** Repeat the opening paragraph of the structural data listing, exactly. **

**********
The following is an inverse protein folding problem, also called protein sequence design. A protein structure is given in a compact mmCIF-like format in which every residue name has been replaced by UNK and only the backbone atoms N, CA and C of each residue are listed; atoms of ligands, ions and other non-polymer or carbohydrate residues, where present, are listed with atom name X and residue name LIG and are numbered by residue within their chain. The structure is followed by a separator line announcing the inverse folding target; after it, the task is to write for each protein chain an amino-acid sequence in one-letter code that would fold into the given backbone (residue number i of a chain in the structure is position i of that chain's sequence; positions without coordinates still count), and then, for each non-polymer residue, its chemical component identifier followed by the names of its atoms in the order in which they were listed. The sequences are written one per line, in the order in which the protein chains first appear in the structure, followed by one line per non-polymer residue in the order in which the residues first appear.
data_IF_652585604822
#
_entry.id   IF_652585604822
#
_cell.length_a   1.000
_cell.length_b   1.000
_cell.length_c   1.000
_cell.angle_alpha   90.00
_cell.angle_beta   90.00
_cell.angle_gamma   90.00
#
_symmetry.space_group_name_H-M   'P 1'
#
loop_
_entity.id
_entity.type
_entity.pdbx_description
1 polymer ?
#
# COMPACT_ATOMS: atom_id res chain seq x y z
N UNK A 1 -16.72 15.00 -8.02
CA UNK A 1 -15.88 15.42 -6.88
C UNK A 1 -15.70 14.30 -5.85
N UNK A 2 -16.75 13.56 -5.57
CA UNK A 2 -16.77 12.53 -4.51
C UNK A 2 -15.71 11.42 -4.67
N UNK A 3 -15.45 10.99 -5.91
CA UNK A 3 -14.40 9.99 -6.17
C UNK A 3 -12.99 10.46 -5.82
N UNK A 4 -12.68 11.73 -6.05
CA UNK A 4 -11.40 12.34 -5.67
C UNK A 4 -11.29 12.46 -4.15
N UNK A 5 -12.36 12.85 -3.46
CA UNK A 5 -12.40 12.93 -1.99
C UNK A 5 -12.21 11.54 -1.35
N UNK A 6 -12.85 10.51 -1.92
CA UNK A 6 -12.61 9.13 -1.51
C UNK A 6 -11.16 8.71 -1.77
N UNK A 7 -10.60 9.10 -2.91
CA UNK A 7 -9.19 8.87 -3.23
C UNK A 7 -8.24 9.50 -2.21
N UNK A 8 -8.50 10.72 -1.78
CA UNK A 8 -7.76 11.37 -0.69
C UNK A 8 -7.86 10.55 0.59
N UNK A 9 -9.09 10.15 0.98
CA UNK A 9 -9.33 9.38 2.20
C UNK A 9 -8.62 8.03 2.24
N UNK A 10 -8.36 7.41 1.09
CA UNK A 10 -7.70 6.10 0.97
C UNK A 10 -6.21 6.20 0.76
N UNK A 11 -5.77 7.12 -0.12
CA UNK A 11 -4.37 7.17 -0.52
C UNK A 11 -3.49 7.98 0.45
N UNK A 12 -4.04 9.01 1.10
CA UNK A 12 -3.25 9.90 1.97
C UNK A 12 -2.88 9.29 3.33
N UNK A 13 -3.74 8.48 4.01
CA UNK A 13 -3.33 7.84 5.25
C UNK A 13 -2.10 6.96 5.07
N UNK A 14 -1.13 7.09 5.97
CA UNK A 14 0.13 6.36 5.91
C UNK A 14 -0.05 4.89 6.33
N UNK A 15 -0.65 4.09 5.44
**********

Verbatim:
The following is an inverse protein folding problem, also called protein sequence design. A protein structure is given in a compact mmCIF-like format in which every residue name has been replaced by UNK and only the backbone atoms N, CA and C of each residue are listed; atoms of ligands, ions and other non-polymer or carbohydrate residues, where present, are listed with atom name X and residue name LIG and are numbered by residue within their chain. The structure is followed by a separator line announcing the inverse folding target; after it, the task is to write for each protein chain an amino-acid sequence in one-letter code that would fold into the given backbone (residue number i of a chain in the structure is position i of that chain's sequence; positions without coordinates still count), and then, for each non-polymer residue, its chemical component identifier followed by the names of its atoms in the order in which they were listed. The sequences are written one per line, in the order in which the protein chains first appear in the structure, followed by one line per non-polymer residue in the order in which the residues first appear.